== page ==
After a Silly Season in which drivers ran from ride to ride faster than Denny Hamlin could truck it around his hauler, it’s easy to question the loyalty shown from drivers to owners in the Nextel Cup garage these days. Contract issues between Kurt Busch and Jamie McMurray that forced the hands of their former employers have forever altered the climate under which this racing community operates, possibly for good.
With betrayals and defections still fresh in one’s head, the first move of Silly Season 2006 has made it easy to question loyalty once again, this time with Dale Jarrett. At 49 years old and with time running short on his NASCAR life, Jarrett announced this weekend he was bolting from his Robert Yates Racing ride to newcomer Toyota for the final two years of his career. With 12 years under his belt at Yates, Jarrett has been soundly criticized in several circles for the move, especially when the recipient of his services is being given the equivalent of the "evil eye" by nervous competition. That’s a shame for Jarrett, because he should be applauded for this decision, for having the guts to stand up and take such a big risk so late in his racing life.
There’s no doubt Jarrett is leaving both an organization and a manufacturer through which he’s spent the best years of his career. Originally a temporary replacement for an injured Ernie Irvan to start the 1995 season, Jarrett has parlayed that opportunity with Robert Yates into a successful partnership that’s included two Daytona 500 wins and a Nextel Cup championship in 1999. Jarrett’s relationship with Ford runs even deeper, with his first Cup win being secured behind the wheel of a Wood Brothers Ford back in 1991.
The decision doesn’t come down to loyalty, though, and it’s not about the money (although at a reported $20 million for two seasons, it’s a nice bonus). This is a difficult admission by Jarrett that his time at Yates has simply run its course. After finishing in the Top 10 in points every season from 1996-2002, Jarrett’s finished 26th, 15th, and 15th the last three years. Since the beginning of that stretch in 2003, Jarrett’s only registered eleven Top 5 finishes—- in comparison, he had 24 Top 5s in ONE season during his championship year of 1999.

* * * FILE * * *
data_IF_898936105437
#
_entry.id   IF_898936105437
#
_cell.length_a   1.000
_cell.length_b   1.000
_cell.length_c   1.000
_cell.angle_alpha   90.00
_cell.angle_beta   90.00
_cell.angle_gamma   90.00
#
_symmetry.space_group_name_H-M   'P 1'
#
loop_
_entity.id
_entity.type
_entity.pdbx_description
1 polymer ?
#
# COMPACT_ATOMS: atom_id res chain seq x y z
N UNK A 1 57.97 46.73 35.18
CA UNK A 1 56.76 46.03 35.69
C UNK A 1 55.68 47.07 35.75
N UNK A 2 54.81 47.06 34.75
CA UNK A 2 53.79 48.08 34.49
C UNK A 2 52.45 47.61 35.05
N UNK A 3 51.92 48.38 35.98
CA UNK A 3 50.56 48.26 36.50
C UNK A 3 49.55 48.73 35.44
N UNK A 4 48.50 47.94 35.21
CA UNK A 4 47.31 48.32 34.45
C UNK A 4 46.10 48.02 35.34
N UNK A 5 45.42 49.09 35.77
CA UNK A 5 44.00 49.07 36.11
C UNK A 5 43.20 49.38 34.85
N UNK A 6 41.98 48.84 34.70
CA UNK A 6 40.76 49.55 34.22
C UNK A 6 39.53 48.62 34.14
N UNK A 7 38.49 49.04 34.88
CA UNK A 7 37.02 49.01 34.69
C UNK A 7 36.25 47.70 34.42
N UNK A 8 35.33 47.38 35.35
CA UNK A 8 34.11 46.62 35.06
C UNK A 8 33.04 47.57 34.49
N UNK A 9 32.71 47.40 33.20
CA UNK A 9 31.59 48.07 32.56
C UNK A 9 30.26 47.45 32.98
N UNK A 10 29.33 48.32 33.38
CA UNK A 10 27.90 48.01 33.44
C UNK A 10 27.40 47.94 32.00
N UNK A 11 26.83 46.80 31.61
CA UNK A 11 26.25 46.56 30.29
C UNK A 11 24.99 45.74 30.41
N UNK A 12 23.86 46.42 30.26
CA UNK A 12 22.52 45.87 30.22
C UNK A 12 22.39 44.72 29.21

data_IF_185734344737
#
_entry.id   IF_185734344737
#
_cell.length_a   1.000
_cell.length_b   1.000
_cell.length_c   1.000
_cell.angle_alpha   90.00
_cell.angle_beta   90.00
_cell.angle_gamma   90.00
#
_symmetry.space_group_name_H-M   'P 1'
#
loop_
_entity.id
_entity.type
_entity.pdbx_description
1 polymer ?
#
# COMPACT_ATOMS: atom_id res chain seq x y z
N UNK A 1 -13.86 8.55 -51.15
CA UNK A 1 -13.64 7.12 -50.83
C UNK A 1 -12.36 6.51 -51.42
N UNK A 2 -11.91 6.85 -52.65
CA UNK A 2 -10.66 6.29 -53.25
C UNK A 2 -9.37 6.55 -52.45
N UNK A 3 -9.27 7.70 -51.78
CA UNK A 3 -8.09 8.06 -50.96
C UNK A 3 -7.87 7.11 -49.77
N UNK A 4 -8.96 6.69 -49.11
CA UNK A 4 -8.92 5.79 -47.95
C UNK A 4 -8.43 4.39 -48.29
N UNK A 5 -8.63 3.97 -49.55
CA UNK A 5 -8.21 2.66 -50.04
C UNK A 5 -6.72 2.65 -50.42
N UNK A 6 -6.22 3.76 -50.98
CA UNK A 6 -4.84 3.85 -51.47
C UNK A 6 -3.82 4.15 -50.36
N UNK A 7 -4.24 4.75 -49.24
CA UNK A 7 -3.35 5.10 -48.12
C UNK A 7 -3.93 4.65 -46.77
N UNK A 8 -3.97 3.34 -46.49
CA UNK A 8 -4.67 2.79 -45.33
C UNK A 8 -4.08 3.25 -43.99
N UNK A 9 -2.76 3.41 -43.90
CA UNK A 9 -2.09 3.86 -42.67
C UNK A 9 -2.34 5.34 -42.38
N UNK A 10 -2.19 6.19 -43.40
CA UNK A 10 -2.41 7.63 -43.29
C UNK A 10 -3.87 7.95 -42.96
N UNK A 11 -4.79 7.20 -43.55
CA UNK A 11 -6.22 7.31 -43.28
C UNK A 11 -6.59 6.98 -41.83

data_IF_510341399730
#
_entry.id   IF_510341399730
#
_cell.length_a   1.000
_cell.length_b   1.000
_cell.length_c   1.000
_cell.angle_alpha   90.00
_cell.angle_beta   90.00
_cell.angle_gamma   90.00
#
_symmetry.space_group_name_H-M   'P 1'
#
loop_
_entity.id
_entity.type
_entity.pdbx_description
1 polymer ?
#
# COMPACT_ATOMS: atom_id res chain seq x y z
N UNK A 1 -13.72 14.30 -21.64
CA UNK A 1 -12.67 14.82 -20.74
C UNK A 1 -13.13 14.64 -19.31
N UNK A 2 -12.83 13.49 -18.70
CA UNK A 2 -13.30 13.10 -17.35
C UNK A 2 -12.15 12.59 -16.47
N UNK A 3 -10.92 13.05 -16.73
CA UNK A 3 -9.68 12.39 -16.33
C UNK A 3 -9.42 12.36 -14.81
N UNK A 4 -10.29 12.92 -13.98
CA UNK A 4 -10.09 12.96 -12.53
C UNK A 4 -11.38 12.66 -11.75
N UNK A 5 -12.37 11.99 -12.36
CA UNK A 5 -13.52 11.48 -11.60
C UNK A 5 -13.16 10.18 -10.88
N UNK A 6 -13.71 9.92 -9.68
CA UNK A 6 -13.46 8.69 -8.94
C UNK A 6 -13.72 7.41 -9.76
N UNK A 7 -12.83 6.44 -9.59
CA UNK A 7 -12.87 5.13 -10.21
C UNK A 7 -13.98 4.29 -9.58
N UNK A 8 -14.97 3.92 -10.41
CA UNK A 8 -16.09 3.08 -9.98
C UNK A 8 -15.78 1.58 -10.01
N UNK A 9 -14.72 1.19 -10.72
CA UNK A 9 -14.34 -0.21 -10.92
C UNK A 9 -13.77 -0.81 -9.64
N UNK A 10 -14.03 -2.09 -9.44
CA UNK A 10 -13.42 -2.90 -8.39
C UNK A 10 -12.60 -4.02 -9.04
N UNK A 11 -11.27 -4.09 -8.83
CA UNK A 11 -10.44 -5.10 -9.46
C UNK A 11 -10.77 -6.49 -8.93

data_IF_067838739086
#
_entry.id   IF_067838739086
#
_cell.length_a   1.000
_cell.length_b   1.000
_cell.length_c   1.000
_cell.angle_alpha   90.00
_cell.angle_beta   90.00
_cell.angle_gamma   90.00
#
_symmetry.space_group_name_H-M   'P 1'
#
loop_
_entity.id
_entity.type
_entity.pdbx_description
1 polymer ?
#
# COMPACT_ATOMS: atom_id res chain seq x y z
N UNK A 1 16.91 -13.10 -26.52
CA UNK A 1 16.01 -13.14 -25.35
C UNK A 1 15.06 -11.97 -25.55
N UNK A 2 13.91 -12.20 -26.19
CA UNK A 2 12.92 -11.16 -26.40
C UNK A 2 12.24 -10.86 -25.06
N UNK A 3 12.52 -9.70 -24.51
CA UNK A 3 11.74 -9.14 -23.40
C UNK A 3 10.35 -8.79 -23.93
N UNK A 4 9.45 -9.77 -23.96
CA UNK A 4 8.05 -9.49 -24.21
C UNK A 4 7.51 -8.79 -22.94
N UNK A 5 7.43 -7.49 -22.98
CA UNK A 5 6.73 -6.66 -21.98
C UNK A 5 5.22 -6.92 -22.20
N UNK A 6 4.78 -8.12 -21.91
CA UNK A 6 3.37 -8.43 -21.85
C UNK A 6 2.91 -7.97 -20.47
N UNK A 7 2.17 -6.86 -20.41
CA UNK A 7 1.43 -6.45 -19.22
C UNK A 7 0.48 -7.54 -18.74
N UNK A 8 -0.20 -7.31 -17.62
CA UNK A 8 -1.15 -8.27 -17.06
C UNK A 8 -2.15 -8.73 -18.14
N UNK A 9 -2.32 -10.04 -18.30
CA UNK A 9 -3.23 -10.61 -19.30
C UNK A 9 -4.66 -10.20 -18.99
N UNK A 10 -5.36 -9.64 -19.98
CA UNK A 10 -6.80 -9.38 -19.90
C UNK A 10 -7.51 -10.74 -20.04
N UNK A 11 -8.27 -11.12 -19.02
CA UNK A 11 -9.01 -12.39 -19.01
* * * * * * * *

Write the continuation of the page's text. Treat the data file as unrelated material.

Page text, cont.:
It’s not like the 88 team hasn’t been trying to recreate that success with top talent. The UPS car is currently on crew chief number six right now since 2002, Slugger Labbe, but the 88 team still finds itself consistently mediocre, with brilliance on the track being the exception, not the rule. Former crew chief Mike Ford is currently making magic with rookie Denny Hamlin, and Jimmy Elledge is doing the same for Reed Sorenson. Brad Parrott and Shawn Parker were talented crew chiefs in their own right. No restructuring Yates could do, however, seems to ever replace the chemistry Jarrett and former crew chief Todd Parrott had during their years together. Parrott was initially replaced at the end of the 2001 season, a move that, while Yates had his reasons, broke the back of an organization that has yet to get itself fixed. While Parrott’s come back for several short stints since to run the 88 car, things have never been the same; that magic communication between driver and crew chief had simply run its course.
Make no mistake, Jarrett could have finished off his career with Yates without a problem. A marketing machine, he’s beloved by sponsors, appreciated by teammate Elliott Sadler (signed through 2008, the year Jarrett plans to retire) and still had the respect of his organization.
Of course, all that gushing doesn’t add up to race wins, and all that marketing genius doesn’t stop a gentle fade into obscurity on the racetrack. Take the case of the Labontes as examples. Terry Labonte chose to remain loyal to Rick Hendrick for the final few years of his career in another situation where chemistry had run its course, and nearly a whimper has been heard of him on the track since. Meanwhile, brother Bobby left Joe Gibbs under similar circumstances at Jarrett and is beginning to enjoy a bit of a career renaissance at Petty Enterprises. Of course, Labonte is being lauded with praise for his decision now; but it’s easier to get the pats on the back when you’re working for a legend and not for the new kid on the block.
Certainly, moving to Toyota has its share of risks for Jarrett; simply take a look at the way Waltrip’s team has run this year. There are no guarantees Toyota money will produce instant results, and Jarrett doesn’t have the longevity needed to wait. On the other hand, if Toyota’s effort is anything like Dodge’s triumphant return to the circuit in 2001, Jarrett could have a handful of wins waiting for him, as well as possible spot in the Chase not once, but twice for a chance at that long-coveted second championship that would allow Dale to tie his dad in the record books. That’s a far better outlook than his last two years at Yates would likely have ever brought him.
No one knows what the move will bring, and that’s the beauty of it for Jarrett, giving him an opportunity to clear his conscience as to whether it was the driver or the team holding things back at Yates all this time. In a changing NASCAR world, there’s a difference between being loyal and being realistic; Jarrett chose to be realistic, and risky at the same time. There’s no reason to question that, other than to wish him luck the gamble pays off.
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